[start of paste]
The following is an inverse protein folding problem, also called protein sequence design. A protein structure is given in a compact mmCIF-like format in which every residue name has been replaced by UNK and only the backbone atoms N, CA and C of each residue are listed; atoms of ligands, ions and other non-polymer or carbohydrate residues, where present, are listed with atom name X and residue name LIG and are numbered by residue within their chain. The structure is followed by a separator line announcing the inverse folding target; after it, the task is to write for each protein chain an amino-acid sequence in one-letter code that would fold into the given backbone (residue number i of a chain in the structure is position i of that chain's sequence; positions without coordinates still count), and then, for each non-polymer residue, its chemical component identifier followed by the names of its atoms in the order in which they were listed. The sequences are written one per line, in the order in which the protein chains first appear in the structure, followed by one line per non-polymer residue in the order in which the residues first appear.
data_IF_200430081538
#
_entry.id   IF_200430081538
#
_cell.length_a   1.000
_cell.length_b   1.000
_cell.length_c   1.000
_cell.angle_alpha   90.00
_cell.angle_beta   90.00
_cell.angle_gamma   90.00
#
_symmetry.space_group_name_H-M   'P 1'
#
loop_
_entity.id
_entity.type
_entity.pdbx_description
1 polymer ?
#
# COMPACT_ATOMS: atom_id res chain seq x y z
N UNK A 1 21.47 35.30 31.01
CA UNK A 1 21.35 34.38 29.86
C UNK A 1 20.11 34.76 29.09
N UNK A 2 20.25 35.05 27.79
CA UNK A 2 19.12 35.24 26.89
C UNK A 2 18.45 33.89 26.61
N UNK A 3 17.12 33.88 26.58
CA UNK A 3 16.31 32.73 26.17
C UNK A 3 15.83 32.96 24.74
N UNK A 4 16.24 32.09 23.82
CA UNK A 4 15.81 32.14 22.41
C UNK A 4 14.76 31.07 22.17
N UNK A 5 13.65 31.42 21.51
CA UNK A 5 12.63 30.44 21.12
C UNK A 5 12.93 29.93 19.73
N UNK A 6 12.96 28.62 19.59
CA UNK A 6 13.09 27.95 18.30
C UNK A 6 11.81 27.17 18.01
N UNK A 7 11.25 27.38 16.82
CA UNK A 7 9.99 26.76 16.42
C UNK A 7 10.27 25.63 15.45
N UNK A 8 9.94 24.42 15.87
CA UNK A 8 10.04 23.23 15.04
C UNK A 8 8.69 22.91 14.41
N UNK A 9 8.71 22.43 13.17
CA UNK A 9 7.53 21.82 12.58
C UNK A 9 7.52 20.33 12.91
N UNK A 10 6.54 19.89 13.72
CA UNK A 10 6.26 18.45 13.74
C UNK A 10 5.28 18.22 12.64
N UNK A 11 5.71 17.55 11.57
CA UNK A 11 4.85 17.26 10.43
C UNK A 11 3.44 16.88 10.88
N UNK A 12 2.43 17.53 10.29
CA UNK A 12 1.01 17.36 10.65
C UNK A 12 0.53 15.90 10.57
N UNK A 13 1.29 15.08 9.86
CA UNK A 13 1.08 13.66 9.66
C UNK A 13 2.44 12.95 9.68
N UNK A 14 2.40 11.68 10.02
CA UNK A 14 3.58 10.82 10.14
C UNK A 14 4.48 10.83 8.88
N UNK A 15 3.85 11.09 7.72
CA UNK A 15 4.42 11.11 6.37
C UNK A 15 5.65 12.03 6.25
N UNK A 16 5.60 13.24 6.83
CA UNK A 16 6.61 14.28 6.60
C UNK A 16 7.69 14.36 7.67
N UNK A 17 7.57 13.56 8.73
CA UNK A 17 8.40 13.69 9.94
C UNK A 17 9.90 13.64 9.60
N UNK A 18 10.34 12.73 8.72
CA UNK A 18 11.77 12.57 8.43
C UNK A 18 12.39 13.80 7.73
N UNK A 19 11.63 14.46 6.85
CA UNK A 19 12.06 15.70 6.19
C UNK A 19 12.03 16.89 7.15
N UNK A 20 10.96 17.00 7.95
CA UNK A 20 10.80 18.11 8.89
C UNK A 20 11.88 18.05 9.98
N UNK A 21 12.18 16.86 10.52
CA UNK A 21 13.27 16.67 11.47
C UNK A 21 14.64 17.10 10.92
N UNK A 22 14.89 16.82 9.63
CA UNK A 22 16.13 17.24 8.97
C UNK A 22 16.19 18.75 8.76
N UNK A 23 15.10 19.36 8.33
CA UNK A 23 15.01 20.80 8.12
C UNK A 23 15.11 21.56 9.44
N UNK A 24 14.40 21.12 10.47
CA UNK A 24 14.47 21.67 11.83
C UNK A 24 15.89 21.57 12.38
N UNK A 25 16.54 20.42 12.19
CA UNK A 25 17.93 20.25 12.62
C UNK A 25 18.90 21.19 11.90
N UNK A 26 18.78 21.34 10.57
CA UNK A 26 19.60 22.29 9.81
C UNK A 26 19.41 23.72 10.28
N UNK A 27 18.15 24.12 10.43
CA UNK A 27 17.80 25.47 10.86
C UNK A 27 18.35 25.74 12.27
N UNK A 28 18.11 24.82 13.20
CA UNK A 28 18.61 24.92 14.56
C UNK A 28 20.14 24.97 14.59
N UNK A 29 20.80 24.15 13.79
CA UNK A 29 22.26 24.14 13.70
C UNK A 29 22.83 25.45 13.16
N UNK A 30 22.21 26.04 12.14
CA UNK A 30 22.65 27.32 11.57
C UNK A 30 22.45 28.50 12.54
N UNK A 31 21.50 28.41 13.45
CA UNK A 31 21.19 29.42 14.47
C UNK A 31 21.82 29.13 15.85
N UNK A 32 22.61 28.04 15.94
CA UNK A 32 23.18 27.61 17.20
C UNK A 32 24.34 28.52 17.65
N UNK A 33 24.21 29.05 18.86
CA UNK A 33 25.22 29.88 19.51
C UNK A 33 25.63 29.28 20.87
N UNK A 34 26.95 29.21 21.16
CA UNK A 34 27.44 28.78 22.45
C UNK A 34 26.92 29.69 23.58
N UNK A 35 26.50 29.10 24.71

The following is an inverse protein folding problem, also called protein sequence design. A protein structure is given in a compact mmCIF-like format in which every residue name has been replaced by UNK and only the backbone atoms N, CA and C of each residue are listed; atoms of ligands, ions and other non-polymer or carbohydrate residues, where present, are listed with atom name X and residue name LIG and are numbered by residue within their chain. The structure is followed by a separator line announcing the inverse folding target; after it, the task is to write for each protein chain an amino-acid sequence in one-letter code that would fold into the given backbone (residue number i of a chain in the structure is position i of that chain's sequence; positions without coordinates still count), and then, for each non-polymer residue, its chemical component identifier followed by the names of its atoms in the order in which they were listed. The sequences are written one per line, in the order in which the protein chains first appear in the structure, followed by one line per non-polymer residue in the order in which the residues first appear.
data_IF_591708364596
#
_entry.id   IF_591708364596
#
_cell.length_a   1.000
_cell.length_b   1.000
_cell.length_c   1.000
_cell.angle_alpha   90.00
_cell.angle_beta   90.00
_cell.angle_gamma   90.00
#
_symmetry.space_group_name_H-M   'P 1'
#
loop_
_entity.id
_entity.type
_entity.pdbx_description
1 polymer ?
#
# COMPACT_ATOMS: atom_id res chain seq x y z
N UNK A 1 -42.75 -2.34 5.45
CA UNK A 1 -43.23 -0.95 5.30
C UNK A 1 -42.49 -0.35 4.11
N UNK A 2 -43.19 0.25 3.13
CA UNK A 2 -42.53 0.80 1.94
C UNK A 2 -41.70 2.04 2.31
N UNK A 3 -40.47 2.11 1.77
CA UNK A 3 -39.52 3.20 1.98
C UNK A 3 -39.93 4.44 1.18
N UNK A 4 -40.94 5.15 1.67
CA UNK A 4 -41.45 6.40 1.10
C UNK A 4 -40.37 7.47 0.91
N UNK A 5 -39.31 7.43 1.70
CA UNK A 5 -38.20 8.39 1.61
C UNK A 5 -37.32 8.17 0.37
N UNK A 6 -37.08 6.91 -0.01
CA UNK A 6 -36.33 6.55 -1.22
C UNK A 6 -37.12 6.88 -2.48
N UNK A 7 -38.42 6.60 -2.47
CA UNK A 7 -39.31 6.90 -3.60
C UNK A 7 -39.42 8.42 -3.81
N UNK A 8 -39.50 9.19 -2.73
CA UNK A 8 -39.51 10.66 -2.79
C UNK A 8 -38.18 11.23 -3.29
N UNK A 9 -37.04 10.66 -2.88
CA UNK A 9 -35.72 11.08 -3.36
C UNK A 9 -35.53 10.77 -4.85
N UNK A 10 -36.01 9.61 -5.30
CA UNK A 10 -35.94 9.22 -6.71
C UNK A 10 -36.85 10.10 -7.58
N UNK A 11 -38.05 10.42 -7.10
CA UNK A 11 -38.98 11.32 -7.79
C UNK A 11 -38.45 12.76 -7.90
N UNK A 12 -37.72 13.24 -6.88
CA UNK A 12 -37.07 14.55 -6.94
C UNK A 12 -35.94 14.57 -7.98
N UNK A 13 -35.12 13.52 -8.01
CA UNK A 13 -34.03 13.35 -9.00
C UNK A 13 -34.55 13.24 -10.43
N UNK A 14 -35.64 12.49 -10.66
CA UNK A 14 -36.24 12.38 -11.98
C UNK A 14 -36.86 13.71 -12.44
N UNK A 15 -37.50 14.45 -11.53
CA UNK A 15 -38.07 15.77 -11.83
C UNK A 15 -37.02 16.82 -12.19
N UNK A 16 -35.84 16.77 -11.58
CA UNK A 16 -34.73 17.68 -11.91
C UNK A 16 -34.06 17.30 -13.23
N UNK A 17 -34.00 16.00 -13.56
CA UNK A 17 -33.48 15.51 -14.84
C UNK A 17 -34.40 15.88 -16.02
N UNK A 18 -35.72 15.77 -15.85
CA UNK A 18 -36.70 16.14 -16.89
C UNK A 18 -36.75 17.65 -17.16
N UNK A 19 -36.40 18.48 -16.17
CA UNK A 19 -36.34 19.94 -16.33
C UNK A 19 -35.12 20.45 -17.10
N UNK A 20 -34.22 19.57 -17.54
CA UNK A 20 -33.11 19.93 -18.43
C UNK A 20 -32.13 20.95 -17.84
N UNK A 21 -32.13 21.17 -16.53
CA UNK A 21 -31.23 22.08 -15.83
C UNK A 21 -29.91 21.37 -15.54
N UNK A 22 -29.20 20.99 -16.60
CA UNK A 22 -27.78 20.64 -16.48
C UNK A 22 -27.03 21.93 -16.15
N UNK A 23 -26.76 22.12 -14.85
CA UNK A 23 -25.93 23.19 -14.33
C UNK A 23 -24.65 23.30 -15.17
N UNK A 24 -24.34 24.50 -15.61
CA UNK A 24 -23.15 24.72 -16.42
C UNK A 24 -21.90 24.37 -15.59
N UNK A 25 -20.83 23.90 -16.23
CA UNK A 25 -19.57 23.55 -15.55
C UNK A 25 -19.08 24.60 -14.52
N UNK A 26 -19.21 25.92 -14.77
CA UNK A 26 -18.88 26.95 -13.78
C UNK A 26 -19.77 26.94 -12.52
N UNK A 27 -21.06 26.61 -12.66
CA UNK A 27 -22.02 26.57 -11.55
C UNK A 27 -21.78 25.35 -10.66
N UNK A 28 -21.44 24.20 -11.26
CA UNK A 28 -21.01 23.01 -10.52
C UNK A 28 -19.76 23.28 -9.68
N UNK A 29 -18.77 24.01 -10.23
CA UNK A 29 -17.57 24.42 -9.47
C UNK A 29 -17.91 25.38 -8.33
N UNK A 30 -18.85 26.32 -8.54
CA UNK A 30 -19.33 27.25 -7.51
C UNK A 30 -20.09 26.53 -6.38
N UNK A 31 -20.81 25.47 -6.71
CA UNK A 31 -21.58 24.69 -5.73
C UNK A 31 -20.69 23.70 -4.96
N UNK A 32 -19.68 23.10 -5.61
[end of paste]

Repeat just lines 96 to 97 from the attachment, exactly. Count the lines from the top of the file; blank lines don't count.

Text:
C UNK A 25 18.90 21.19 11.90
N UNK A 26 18.78 21.34 10.57